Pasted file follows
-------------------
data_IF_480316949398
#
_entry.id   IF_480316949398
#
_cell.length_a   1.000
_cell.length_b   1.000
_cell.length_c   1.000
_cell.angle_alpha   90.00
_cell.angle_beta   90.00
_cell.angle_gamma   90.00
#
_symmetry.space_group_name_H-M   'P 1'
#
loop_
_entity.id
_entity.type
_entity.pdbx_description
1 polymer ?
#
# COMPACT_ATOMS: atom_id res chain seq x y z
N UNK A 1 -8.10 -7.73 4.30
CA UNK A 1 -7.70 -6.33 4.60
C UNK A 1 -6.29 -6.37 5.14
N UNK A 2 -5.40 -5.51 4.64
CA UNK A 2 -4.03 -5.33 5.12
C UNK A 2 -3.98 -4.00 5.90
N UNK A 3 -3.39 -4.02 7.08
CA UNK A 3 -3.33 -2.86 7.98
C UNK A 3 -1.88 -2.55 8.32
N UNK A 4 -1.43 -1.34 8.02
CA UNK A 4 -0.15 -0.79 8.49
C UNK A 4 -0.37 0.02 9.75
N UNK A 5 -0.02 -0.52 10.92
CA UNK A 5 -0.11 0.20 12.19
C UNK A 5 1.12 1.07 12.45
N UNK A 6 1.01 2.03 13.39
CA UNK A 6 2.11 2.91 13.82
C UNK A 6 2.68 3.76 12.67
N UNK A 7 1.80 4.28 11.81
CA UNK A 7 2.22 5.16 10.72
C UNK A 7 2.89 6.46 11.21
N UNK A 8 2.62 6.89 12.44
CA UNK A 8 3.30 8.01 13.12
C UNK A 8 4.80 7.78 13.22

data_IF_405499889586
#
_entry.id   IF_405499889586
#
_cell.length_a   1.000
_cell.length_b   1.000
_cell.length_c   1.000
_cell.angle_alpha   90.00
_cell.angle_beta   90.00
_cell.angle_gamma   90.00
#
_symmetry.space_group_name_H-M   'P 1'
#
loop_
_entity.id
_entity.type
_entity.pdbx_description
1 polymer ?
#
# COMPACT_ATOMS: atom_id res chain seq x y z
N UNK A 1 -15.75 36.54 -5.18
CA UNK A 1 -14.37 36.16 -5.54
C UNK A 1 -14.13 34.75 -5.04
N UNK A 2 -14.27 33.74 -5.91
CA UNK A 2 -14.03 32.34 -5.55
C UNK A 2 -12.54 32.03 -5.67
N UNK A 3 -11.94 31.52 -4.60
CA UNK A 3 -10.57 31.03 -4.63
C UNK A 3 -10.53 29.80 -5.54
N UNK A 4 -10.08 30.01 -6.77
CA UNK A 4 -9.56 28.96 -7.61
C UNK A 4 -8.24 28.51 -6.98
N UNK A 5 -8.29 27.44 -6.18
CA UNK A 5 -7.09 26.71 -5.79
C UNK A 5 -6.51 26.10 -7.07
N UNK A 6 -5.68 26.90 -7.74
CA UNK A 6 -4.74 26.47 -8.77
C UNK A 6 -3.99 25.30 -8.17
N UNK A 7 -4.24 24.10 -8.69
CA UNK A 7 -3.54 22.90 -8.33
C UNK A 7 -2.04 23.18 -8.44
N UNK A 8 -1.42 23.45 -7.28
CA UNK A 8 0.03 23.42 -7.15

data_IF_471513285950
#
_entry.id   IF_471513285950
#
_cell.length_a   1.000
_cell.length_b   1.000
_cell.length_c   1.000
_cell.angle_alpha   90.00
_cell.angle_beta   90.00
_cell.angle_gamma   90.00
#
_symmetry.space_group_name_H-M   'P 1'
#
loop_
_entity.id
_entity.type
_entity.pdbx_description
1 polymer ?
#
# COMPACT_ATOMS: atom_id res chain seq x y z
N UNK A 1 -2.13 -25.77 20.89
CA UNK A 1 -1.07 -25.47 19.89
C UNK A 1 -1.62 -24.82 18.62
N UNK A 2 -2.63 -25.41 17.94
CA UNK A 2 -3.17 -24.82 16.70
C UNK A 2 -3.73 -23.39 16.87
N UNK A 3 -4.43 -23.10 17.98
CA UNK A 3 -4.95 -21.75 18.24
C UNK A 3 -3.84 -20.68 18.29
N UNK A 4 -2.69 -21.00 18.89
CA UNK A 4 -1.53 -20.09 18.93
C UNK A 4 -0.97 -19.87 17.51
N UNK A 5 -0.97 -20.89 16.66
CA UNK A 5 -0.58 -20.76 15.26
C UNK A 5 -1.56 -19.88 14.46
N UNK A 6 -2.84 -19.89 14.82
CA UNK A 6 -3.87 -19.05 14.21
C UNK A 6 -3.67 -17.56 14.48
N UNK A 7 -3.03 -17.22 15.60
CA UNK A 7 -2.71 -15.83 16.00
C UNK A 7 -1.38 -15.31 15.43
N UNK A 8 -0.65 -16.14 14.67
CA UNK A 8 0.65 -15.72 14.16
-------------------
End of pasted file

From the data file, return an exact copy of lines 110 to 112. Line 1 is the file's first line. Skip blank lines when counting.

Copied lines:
C UNK A 1 -1.62 -24.82 18.62
N UNK A 2 -2.63 -25.41 17.94
CA UNK A 2 -3.17 -24.82 16.70